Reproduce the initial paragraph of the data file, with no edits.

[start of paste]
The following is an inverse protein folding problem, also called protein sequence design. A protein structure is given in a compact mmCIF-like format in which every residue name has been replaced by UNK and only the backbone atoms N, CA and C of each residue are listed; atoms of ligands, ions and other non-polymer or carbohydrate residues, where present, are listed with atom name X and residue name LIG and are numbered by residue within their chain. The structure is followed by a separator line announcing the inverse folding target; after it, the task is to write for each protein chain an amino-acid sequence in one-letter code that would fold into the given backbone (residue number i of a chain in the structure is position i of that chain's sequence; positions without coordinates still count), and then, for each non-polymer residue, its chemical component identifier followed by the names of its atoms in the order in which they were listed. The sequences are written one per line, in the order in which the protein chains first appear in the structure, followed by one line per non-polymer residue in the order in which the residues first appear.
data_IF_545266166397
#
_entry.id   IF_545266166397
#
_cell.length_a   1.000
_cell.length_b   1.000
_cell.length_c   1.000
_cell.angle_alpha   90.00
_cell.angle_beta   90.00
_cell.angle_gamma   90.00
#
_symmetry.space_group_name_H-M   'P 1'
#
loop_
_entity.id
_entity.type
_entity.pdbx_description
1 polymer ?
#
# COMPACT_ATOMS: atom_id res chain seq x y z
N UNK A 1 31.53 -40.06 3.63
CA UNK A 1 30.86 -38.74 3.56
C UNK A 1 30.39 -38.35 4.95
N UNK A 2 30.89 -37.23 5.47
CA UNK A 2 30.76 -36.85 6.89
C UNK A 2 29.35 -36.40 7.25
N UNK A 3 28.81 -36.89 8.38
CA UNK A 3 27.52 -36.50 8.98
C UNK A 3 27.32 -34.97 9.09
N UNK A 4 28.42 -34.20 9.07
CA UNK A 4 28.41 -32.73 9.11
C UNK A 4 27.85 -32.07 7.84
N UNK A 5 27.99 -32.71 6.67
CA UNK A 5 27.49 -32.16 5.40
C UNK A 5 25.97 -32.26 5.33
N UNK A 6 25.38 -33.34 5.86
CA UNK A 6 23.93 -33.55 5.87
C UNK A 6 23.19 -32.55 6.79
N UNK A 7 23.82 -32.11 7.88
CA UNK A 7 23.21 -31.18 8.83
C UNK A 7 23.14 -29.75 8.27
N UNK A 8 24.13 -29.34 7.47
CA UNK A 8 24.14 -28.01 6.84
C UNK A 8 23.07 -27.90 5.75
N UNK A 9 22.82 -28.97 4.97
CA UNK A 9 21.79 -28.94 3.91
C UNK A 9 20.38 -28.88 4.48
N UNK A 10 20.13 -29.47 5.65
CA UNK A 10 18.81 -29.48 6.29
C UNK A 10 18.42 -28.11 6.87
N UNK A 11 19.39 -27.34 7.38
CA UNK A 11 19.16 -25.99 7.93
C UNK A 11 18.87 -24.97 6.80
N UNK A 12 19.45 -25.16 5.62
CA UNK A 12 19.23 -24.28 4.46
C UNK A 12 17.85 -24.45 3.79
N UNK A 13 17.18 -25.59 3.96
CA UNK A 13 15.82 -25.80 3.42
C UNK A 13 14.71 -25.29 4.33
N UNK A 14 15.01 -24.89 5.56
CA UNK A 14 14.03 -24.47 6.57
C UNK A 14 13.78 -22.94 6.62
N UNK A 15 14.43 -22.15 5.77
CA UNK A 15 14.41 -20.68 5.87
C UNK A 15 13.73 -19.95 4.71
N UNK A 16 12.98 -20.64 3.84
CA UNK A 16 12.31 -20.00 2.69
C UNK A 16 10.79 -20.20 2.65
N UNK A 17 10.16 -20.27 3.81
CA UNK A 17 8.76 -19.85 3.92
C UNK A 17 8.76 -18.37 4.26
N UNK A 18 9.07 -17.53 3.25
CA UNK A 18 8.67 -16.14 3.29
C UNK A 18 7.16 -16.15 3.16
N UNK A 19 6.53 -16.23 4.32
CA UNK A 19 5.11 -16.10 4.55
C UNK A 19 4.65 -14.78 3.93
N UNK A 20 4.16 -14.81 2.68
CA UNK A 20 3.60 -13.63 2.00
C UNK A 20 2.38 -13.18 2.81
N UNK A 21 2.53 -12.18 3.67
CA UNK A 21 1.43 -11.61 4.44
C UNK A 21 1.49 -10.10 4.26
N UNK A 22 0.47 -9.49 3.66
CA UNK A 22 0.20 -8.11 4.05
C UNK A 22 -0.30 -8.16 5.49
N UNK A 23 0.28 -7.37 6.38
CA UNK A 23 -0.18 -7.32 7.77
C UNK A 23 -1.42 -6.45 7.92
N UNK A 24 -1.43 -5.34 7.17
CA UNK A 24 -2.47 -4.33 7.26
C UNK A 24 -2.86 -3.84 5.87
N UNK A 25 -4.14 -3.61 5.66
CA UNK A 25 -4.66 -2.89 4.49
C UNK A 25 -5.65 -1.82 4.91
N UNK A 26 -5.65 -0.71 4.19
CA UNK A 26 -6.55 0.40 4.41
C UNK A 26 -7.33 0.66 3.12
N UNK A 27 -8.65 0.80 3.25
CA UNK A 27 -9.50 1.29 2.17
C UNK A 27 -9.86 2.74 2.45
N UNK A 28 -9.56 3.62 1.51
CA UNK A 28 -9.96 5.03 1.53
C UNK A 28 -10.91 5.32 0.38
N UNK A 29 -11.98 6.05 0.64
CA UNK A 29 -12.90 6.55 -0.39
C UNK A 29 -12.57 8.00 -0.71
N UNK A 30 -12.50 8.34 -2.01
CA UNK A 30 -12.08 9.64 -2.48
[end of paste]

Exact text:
The following is an inverse protein folding problem, also called protein sequence design. A protein structure is given in a compact mmCIF-like format in which every residue name has been replaced by UNK and only the backbone atoms N, CA and C of each residue are listed; atoms of ligands, ions and other non-polymer or carbohydrate residues, where present, are listed with atom name X and residue name LIG and are numbered by residue within their chain. The structure is followed by a separator line announcing the inverse folding target; after it, the task is to write for each protein chain an amino-acid sequence in one-letter code that would fold into the given backbone (residue number i of a chain in the structure is position i of that chain's sequence; positions without coordinates still count), and then, for each non-polymer residue, its chemical component identifier followed by the names of its atoms in the order in which they were listed. The sequences are written one per line, in the order in which the protein chains first appear in the structure, followed by one line per non-polymer residue in the order in which the residues first appear.